This blog post is an excellent point of reference on how you can approach the logging aggregation problem while on Nomad. As I’m using Consul, I followed a slightly different approach. I have decided to deploy promtail as a global service on each node and scrape the /var/nomad/alloc/*logs/* directory. Additionally, I slurp systemd-journal to debug potential system services issues as well. I’m not fully convinced that this is the right way. Still, it seems to do the job - even if the given service doesn’t exist on the particular host that promtail is running on - nothing terrible happens - allocation id directory won’t exist on that host, so we will never scrape anything. The most significant upside here is that scrapings logs from new/existing services require adding a service tag - no need to configure extra sidecar service for each job. So it’s a really continent solution.
It’s astonishing how many companies are still struggling with the remote culture. The worst-case scenario is when people responsible for fostering culture don’t see the problem. Communication was always crucial. With the remote setup, it’s even more vital as writing is simply hard and requires practice. Slack already has an excellent article about etiquette - bookmark it to your general channel or add it to the onboarding guide! I want to recap a few points from that list and add a few own pointers.
…or rather: How I choose to backup databases when using Nomad. When I was researching backup options after switching to Nomad, I considered using something like docker-db-backup. I quickly realized one downside of having to remember to align postgres-client (backup container) with the version of the server (database container). And as I was running at that time five different databases (Postgres/MySQL) it was a deal-breaker for me. After more reading, I have decided to write a bash script that would be using Nomad’s raw_exec and cron capabilities.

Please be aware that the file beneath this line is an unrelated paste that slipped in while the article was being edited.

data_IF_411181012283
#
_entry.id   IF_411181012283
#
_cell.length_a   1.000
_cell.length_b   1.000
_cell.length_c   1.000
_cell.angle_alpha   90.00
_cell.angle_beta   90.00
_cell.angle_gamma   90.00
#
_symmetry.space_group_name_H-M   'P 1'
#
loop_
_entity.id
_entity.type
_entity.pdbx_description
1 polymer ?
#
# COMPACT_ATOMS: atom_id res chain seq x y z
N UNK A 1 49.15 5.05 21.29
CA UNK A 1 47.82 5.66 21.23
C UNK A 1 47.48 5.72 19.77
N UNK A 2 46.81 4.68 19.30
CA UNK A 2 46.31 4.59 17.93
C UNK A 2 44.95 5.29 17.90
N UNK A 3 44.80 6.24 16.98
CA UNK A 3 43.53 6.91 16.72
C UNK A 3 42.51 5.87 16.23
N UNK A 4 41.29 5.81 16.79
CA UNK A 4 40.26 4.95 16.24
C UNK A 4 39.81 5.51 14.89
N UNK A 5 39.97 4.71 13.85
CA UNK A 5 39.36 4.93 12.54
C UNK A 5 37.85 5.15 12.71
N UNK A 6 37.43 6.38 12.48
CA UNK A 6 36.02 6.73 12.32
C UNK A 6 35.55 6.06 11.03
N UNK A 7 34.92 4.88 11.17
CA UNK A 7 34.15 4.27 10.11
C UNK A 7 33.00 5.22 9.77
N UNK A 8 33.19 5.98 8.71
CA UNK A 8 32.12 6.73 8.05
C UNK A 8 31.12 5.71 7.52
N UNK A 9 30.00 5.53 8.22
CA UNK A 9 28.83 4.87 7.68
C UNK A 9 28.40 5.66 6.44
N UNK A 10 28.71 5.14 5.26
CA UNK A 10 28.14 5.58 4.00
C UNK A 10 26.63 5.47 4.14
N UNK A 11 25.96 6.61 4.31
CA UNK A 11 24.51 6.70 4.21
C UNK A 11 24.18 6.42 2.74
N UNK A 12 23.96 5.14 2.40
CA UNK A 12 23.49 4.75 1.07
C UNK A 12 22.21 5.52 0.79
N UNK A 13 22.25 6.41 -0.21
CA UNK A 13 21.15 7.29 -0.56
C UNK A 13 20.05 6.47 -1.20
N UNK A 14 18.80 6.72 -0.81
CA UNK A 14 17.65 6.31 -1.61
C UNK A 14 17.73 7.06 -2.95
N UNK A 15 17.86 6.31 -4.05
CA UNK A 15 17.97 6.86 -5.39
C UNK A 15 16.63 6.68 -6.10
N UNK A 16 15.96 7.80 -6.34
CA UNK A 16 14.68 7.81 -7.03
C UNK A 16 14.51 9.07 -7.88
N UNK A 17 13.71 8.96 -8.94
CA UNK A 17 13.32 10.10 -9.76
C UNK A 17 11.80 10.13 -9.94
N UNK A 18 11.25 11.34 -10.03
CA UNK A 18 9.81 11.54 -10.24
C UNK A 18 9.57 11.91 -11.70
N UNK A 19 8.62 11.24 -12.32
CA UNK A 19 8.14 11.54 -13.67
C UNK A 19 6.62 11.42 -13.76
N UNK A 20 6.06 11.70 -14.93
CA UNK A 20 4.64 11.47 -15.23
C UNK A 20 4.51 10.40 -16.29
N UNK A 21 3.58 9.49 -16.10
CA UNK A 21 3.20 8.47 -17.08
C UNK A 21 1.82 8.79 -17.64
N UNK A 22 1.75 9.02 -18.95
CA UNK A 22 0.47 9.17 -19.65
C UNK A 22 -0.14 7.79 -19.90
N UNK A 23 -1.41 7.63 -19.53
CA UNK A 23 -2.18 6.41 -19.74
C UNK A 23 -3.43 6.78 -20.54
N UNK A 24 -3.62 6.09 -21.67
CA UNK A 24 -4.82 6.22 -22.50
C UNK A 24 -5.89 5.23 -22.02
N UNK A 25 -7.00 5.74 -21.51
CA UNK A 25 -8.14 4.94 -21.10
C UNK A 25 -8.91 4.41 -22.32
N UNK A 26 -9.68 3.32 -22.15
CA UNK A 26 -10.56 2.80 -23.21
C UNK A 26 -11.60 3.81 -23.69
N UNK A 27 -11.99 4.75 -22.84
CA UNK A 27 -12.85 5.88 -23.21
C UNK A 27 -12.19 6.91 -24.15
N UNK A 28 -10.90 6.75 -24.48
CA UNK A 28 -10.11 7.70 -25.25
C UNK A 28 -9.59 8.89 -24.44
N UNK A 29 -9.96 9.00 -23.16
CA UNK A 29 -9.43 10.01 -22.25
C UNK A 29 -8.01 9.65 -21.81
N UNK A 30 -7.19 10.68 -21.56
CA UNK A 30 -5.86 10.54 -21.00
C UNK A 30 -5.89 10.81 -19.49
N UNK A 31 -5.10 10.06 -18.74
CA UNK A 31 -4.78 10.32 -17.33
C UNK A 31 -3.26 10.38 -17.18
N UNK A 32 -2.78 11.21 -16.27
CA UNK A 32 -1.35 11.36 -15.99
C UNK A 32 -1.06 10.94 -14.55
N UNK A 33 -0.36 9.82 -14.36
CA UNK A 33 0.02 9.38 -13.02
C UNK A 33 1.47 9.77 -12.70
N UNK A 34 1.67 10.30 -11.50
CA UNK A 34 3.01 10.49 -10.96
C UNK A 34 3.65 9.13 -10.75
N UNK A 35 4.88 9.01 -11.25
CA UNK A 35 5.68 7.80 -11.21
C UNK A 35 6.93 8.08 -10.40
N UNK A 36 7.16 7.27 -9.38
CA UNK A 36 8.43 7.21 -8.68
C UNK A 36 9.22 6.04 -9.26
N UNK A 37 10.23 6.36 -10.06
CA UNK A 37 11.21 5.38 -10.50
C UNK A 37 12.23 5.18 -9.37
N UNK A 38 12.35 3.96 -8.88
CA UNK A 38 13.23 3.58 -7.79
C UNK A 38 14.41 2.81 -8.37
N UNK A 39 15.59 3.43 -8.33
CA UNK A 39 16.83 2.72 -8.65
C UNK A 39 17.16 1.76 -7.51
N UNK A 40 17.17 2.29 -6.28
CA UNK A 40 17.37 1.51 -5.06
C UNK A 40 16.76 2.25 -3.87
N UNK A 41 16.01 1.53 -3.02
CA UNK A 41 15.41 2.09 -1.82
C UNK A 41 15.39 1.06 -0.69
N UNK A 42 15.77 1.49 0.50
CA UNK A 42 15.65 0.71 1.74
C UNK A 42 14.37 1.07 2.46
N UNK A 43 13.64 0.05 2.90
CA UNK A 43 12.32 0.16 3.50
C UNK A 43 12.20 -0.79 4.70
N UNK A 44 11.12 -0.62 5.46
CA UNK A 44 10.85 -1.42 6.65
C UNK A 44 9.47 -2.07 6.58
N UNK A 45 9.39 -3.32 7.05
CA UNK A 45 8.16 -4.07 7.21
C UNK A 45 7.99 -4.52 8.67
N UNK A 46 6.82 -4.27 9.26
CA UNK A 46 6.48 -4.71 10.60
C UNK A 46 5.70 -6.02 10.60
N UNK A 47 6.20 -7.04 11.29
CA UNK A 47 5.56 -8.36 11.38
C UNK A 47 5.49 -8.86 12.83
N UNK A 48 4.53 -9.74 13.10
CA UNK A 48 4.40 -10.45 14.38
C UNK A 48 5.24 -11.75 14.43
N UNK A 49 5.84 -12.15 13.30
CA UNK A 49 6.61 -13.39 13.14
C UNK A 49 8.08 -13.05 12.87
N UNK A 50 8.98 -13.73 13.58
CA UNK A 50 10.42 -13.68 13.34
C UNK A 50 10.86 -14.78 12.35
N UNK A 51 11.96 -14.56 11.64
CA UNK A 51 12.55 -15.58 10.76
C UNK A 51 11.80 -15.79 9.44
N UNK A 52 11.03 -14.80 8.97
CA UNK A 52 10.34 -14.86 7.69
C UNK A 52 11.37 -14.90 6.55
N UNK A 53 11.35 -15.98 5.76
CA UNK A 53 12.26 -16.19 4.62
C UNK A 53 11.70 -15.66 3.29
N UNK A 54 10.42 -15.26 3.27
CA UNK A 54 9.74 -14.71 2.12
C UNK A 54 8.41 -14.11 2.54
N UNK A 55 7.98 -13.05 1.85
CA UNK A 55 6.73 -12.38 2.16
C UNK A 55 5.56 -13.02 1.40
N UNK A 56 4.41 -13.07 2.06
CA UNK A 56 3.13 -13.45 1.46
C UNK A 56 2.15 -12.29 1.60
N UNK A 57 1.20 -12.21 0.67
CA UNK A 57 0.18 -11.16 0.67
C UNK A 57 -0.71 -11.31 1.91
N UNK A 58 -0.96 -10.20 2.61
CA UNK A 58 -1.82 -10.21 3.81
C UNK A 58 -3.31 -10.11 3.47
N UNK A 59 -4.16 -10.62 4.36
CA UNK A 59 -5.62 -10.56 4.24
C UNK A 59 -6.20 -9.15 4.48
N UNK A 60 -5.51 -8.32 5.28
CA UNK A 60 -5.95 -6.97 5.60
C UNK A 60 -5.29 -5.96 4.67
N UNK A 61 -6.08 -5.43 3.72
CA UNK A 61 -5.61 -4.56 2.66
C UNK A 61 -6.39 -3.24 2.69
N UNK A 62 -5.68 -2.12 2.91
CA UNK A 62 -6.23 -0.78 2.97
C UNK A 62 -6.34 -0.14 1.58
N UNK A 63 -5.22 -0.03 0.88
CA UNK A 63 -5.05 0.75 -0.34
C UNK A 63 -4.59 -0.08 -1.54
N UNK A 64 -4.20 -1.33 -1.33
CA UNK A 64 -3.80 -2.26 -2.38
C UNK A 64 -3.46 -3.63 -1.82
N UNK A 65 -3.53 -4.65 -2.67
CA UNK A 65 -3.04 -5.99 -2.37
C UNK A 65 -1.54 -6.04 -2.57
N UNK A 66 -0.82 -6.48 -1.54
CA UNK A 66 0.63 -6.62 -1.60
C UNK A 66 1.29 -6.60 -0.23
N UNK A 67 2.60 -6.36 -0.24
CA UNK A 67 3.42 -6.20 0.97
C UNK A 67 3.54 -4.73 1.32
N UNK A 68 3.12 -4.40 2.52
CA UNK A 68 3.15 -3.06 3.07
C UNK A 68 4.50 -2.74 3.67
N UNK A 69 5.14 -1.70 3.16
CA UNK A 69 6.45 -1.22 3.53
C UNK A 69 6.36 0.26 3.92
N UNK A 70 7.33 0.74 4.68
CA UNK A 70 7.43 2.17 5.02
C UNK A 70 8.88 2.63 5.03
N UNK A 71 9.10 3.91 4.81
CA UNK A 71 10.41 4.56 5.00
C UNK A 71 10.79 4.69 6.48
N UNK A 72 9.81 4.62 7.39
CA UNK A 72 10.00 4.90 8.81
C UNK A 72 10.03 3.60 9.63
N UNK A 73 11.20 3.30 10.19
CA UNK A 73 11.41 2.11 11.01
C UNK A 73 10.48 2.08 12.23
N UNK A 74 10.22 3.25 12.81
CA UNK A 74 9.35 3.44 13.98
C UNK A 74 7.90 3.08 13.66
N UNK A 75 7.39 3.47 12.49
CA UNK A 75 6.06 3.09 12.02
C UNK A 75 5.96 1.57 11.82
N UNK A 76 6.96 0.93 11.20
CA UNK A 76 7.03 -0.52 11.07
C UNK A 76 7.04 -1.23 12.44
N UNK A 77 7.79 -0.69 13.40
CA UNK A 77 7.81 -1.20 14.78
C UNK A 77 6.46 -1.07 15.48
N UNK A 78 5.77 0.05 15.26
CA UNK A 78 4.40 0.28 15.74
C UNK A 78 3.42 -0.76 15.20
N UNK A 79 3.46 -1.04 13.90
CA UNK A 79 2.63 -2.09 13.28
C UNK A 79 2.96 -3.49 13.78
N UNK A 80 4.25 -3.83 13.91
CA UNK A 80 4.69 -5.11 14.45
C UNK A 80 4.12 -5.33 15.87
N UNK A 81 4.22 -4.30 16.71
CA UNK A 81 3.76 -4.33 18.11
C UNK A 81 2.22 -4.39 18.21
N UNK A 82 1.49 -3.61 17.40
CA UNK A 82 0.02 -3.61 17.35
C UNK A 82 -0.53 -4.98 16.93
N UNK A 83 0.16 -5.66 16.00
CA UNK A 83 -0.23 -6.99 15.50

I still maintain quake.org.pl - a site established around 1998, which was the biggest portal dedicated to Quake 3 Arena on the polish side of the internet. Nowadays, the traffic there is insignificant, but it had a great run and a very vibrant community back in the golden days. I inherited its original PHP codebase like 12-13 years ago, and over 10 years ago, I decided to rewrite it to Rails. So it was my first more significant, serious Rails project - which real users and actual data.
Want the real answer? Do the work. Thank you for coming to my TED talk. Over one year ago, my GF and I had an idea for creating a simple web app that would extract Kindle clippings into some useful formats like Markdown (to store those in Obsidian) or CSV (for further import). Almost a year ago, I registered a domain, set up a landing in one evening, we started some drafts on code together, and then… nothing.
I wrote (very vaguely) about remote work in mid-2014. I need to stand by the first sentence tho - time does fly by fast! What changed in those 7 years? I left a polish startup. Had a middle-life crisis. Bought a motorcycle. Travelled around souther Europe on that motorcycle. Found a place at a small, fully remote company from Switzerland. And never looked back at a office work since 2018.
Official documentation describes the DNS service discovery configuration rather clearly. If you’re running consul as a system-wide service and running on the latest Ubuntu 20 LTS, you might encounter some gotchas as I did. I’m going to list a few for future-me and random internet strangers ;).
So I started to play around with Hasicorp Nomad, and for the time being, I’m done (well, not really). I have built the new infrastructure around Nomad and tooling provided by Hetzner Cloud - cloud servers (as I was already using those anyway), their load balancer, internal networking, firewall functionality, and attachable data volumes. Advertisement: If you would like to play around with Hetzner - get 20EUR for new Hetzner Cloud account via this referral link
Due to a recent infrastructure redo, I had to upgrade a stack that I did not update for around two years. I had MariaDB 10.3.4 and decided to try to upgrade it directly to 10.7.1. The overall process was relatively painless (data volume wasn’t that big), but a few things caught me by surprise.
Over two years ago I wrote about open source alternatives to GA and I was running countly since then. As I’m still redoing my infrastructure using Nomad from Hashicorp after some struggle I realized that I don’t want to move Countly after all. Reason below.